While growing into familiarity with these ideas, think big. By taking refuge in what is timeless, it is possible to approach the deathless and to reside beyond Mara’s reach; the thought of the Buddha protects you.
Who is this Mara? What is the force that Mara represents? This character is the personification of distraction: any temptation that beckons us to waste life in the mere satisfaction of compulsion. Contemplating death can help us with Mara. Can we see our own death at every moment? If so, we can restore alignment with our inner integrity. All that is required to see this truth—namely, that we are all subject to the reality of human natural history—is that we pay total attention to ourselves in the living organism of this physical body. Whether sitting, walking, standing, lying down, whenever we are awake, we die in every instant and are likewise reborn. These two activities, the living and dying of being, operate perpetually until the entire mechanism comes apart and ceases to function.
Examining reality until we see the momentary interworking of forms and ideas might seem silly or unfamiliar at first. Perhaps it is hard to see any point in meditating at all, but with sustained practice, new worlds of experience will reveal themselves. Our range of mental mobility naturally expands; we feel a sense of release.
Perhaps you ride a bicycle well. Try to teach me how to ride it. You might feel that you are hitting your head against the wall. You see how difficult it is to teach me how to ride a bicycle. I have never done this task in my entire life. When I was growing up in a most primitive rural village, nobody owned or had access to a bicycle, let alone knew how to ride one. Now, at ninety-five years of age, I ride a bicycle only in dreams. But you can ride one effortlessly without even holding on to the handlebars. How easy it is for you! It is so difficult for me. I might find it difficult to teach some people how to practice right mindfulness, even though I do it just like you ride a bicycle.
Not here, not there, not in between. That is the end of suffering. This means that every moment, every fraction of every moment, we are moving, 5never stopping. Mind is pedaling, propelled by momentum and compulsion. There is no fixed place, no fixed moment, nothing static; this is the advice the Buddha once gave to a man named Bahiya Daruciya in ancient India. Its efficacy remains and the result of its application is more expansive than the intellect alone can grasp. Peace can be known. What you think of as “self,” that which you assume to be permanent, eternal, unchanging, and immutable, even those subtle parts that really feel like some unchanging aspect of “you,” are, in fact, constantly moving. In this ephemeral body and mind, you cannot find a single fixed point. Just when you are thinking that there is such a thing, that thing is gone. You think, “It is here.” Blink your eyes, and it is gone. What you thought to be true in that same instant becomes untrue.
There is a story of a beautiful girl who is dancing, singing captivating melodies on a stage. A man is going to meet her with a pot full to the brim of oil. Another man is going right after him with sword raised, ready to slice off his head if he spills even one drop of oil. This is the simile for the ardent practitioner of mindfulness. The Buddha issued an open invitation for all who sought his instruction to “come and see” how mindful that man carrying the pot of oil on his head must be. It is a simile designed to evoke the experience of things as they are in a way so potent, so direct as to liberate the heart and mind from stress. These teachings point to a knowing of impermanence that is immediate. It is established in the body with inner perception that defies mere intellectual description. Although practicing this degree of mindfulness amid sensual distraction demands diligence, the fruits of the Buddha’s practice are many and profound. They are available to all who set their minds on freedom, who are intent upon discovering the impermanence, the inherent selflessness, and above all, the capacity for release from suffering that is here and now.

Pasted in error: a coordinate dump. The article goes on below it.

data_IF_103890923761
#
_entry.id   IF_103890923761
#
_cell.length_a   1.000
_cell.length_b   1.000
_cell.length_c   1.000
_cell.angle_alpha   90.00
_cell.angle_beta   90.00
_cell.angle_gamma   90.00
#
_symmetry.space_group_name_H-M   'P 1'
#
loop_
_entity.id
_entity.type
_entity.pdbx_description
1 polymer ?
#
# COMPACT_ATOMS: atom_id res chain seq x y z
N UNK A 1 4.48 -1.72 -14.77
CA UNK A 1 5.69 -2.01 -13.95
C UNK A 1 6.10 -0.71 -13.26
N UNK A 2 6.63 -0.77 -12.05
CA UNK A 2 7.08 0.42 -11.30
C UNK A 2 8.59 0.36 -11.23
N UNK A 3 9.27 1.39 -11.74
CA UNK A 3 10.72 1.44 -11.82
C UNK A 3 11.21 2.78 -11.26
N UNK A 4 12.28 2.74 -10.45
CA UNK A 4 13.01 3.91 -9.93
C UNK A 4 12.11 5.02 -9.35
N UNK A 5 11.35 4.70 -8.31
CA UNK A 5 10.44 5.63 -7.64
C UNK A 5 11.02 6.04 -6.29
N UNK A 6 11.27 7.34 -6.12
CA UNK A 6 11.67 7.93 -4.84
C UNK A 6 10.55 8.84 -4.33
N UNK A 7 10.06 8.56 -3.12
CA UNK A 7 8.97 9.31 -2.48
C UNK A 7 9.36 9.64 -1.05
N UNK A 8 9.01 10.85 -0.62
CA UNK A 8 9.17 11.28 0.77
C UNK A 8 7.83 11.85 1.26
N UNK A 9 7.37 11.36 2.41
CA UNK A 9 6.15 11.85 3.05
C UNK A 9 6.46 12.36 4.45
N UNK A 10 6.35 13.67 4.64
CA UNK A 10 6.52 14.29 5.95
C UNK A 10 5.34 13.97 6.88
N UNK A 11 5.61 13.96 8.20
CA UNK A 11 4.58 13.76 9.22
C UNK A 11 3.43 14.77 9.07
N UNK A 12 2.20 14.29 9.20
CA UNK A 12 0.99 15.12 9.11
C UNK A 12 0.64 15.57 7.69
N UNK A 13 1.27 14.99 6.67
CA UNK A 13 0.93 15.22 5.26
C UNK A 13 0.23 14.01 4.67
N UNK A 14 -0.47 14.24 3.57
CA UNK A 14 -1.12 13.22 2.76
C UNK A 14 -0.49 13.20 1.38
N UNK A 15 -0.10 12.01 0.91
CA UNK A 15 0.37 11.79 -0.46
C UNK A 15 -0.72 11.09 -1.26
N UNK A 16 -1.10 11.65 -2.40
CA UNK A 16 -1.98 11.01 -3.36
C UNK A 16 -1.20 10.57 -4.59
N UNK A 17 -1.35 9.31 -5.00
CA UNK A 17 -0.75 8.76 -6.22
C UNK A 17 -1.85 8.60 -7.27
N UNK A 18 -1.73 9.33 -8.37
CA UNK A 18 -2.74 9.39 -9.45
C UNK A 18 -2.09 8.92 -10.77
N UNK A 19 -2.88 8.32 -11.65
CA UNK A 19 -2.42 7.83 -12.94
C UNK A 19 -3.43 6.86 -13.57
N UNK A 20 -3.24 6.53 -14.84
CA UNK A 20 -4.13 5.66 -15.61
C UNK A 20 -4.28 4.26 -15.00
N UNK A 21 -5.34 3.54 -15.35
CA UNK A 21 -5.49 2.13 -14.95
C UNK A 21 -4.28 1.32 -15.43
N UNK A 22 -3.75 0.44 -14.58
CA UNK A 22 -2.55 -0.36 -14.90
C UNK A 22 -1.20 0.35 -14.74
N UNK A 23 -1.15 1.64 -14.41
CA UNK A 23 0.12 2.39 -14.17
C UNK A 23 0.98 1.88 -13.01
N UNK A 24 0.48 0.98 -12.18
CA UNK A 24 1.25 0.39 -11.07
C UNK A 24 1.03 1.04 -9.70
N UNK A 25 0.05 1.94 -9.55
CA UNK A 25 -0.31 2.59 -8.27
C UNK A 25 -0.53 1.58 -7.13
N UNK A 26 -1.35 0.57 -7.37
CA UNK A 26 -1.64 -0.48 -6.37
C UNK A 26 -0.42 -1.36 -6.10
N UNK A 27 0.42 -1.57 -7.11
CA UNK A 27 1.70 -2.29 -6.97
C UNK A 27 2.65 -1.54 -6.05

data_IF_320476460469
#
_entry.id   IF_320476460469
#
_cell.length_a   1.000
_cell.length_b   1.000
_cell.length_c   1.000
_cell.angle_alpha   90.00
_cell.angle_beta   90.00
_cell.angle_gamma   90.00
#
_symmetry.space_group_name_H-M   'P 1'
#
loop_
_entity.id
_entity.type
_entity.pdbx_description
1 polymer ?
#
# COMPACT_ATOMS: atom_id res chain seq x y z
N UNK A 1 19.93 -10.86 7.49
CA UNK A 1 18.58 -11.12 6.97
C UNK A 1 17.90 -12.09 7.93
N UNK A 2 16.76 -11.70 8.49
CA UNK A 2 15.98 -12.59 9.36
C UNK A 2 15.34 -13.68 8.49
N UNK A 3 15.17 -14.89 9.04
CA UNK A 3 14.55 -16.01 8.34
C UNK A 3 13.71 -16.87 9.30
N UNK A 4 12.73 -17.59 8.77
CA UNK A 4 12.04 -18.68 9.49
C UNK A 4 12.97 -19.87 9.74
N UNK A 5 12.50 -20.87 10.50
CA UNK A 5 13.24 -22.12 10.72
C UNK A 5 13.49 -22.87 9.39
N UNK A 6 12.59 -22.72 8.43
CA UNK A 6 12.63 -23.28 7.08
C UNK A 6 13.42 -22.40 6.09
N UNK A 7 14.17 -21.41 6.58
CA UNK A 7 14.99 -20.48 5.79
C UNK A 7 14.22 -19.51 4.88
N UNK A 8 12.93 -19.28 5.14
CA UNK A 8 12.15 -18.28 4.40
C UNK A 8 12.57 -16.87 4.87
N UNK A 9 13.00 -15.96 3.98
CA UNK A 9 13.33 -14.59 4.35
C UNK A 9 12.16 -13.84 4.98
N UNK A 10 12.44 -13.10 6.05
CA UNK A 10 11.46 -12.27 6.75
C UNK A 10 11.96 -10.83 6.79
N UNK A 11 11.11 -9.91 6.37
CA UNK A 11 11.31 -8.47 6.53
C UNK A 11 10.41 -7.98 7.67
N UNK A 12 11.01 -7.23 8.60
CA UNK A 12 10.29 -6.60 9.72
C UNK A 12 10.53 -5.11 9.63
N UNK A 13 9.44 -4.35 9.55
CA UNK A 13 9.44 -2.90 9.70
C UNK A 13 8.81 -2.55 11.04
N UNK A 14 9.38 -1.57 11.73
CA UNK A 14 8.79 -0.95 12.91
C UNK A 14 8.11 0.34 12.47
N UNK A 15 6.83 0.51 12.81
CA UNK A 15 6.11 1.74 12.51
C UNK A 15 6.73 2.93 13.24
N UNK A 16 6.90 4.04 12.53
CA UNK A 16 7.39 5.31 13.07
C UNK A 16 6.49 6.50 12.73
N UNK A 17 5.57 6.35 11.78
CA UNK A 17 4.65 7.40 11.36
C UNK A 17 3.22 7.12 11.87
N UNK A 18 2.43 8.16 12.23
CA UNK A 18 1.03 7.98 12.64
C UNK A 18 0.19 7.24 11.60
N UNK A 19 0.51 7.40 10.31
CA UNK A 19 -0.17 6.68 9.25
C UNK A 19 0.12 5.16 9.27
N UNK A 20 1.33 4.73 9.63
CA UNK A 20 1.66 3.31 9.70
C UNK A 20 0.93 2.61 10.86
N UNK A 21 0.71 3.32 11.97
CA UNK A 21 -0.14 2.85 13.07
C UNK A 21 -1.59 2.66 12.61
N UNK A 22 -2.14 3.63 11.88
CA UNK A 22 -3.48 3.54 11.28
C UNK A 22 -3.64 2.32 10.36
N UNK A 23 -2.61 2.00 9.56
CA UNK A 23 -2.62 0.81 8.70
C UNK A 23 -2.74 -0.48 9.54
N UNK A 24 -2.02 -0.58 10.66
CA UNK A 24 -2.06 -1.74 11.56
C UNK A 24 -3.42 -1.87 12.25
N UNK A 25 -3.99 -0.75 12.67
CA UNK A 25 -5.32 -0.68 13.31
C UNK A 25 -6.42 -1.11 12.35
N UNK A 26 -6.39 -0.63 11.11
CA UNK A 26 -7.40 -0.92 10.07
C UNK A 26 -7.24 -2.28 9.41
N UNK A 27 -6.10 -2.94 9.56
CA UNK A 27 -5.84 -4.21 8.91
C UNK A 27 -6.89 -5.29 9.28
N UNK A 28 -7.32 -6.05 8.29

“Bhikkhus, suppose that on hearing, ‘The most beautiful girl of the land! The most beautiful girl of the land!’ a great crowd of people would assemble. Now that most beautiful girl of the 6land would dance exquisitely and sing exquisitely. On hearing, ‘The most beautiful girl of the land is dancing! The most beautiful girl of the land is singing!’ an even larger crowd of people would assemble. Then a man would come along, wishing to live, not wishing to die, wishing for happiness, averse to suffering. Someone would say to him: ‘Good man, you must carry around this bowl of oil filled to the brim between the crowd and the most beautiful girl of the land. A man with a drawn sword will be following right behind you, and wherever you spill even a little of it, right there he will fell your head.’
“What do you think, bhikkhus, would that man stop attending to that bowl of oil and out of negligence turn his attention outward?”
“No, venerable sir.”
“I have made up this simile, bhikkhus, in order to convey a meaning. This here is the meaning: ‘The bowl of oil filled to the brim,’ this is a designation for mindfulness directed to the body. Therefore, bhikkhus, you should train yourselves thus: ‘We will develop and cultivate mindfulness directed to the body, make it our vehicle, make it our basis, stabilize it, exercise ourselves in it, and fully perfect it.’ Thus, bhikkhus, should you train yourselves.”6
We might “come and see” how difficult it is to practice mindfulness amid all kinds of commitments. Our minds run in circles and vacillate from past to future, storing and dredging up all kinds of memories, planning many futures. Keeping the mind poised on the very real impermanence that informs every fraction of the current moment can be tricky.
How do we carry the figurative vessel of oil without a single drip, when our attention can so easily become distracted by attraction and aversion? In the tradition of Theravada Buddhist meditation, one way we generate continuity of mindfulness sufficient for the touching of impermanence 7is by cultivating just enough concentration. This gathering of attention allows you to attend to each happening with poise and precision while simultaneously knowing a more spacious peace. These instructions are intended to guide you to that point.